The Graphics Engine & How We Tested World of Tanks enCore
In 2009, the publisher Wargaming.net, based in Belarus, unveiled World of Tanks, a massively multiplayer simulation game showcasing early 20th-century combat tanks. It's a multi-platform game, available on the PC, Xbox 360, PS4, Xbox One, and also iOS and Android devices. Though World of Tanks has enjoyed many years of success and continues to run well on entry-level hardware, its aging 3D engine just doesn't look modern anymore.
Enter World of Tanks enCore, described as a demo app for Core—a new, unreleased graphics engine for World of Tanks that will eventually improve the game's visuals to bring them up to date. It is this benchmark that we're interested in today. Does World of Tanks enCore force our test platform to its knees, or does it maintain a mainstream allure to avoid excluding gamers with low-end hardware?
For once, we didn't have a hard time deciding on a game sequence to use as a benchmark: the demo only follows one path, limiting our options.
Minimum & Recommended System Requirements
Wargaming.net's FAQ claims that World of Tanks enCore's minimum requirements are the same as the original game's. In other words, the new engine should run well on very lightweight machines using its Minimum preset. The demo also includes Medium and Ultra presets, which of course differ from World of Tanks' Minimum, Low, Medium, High, and Maximum options.
Operating system support reaches all the way back to Windows XP SP3, and includes Windows Vista, 7, 8, and 10. Clearly, Wargaming.net wants the game to run just as well in DirectX 9 or DirectX 11 mode (a capability that was indeed implemented in World of Tanks version 9.15 (opens in new tab)).
|Processor||Dual-core with SSE2 support||Intel Core i5-3330|
|Graphics||GeForce 6800 UltraRadeon HD X2400 XT||GeForce GTX 660 2GBRadeon HD 7850 2GB|
|Operating System||Windows XP SP3, Vista, 7, 8, 10||Windows XP SP3, Vista, 7, 8, 10 (64-bit)|
|Operating System||Windows 10 x64 Pro 1709 (16299.125)|
|Graphics Drivers||The game was tested using the latest public drivers available at the time we ran our benchmarks:Nvidia GeForce Game Ready 390.77AMD Radeon Adrenalin Edition 18.2.1|
|Game||The most up-to-date version of the game was tested at the time we ran our benchmarks:World of Tanks enCore v0.1|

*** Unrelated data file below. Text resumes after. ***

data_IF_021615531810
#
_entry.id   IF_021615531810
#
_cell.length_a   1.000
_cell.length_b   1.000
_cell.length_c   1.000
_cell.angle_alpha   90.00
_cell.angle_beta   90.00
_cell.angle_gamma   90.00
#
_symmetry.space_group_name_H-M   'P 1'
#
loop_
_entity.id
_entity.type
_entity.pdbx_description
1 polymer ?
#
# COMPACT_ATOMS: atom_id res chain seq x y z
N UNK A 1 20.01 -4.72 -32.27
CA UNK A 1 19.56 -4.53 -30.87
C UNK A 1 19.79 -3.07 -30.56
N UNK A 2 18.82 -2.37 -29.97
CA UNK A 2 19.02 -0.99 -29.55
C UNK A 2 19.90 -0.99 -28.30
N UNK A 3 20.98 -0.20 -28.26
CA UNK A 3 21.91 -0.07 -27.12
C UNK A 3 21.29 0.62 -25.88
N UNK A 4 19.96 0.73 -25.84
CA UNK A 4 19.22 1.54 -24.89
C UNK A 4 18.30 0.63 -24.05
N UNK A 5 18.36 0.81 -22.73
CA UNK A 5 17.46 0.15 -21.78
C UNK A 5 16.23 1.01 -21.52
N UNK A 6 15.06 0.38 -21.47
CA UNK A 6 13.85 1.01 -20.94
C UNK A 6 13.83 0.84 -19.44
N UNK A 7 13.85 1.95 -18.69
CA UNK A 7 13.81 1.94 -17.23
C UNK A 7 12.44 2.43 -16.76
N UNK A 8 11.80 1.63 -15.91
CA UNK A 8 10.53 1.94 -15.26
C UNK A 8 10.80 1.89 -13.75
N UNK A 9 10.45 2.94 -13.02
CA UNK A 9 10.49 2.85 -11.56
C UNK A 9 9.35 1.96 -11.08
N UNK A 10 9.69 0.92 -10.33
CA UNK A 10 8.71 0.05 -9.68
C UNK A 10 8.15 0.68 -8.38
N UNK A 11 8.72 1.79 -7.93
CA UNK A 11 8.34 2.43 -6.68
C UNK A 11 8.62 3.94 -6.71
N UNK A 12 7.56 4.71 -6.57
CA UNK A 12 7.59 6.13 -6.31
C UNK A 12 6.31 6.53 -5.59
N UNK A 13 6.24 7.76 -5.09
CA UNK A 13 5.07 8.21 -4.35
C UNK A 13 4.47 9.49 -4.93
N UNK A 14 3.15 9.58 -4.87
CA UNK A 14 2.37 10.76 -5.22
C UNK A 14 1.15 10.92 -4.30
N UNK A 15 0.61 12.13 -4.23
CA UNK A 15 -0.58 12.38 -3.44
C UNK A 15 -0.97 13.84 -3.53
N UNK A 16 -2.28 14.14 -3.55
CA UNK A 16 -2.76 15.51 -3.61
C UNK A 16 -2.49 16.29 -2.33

We recently updated our test configuration to better reflect mid-range gaming in 2017. This time around, we picked an AMD Ryzen-based platform, honing in specifically on the 1600X as a great option for enthusiasts looking to save some money.
Steam's survey of hardware and software configurations, offers us a view of the most prevalent components and settings (the data comes from January 2018):
- 8GB of RAM is the most popular capacity point; that's what 43% of surveyed gamers have installed. (Our system has 16GB, similar to nearly 39% of surveyed games, which we wanted to measure peak RAM utilization.)
- Full HD resolution is used by 71% of gamers (a noticeable drop from the previous month). But 10% are still at 1366x768. QHD is used by only 3.5% of gamers, and 4K still remains anecdotal.
- Quad-core CPUs are installed in more than two-thirds of surveyed systems (70%, to be exact). In anticipation of the coming months, we're using a mid-range six-core processor.
Graphics Card Selection
We chose 10 graphics cards for this test, representing mainly entry-level and mainstream options. Here are the competing cards:
All performance data is collected using the PresentMon tool and our own custom front-end.
To accurately represent performance, each graphics card is warmed up to a stable temperature before measurements are collected. Most newer GPUs employ mechanisms to optimize clock rates based on variables like power and temperature. So, tests run during the warm-up period would convey better performance than you'd see in the real world. We therefore execute the benchmark sequence once to warm up the card prior to gathering official data. As usual, we test at 1920x1080 and 2560x1440 with the graphics options maxed out (Ultra and TSSAA HQ).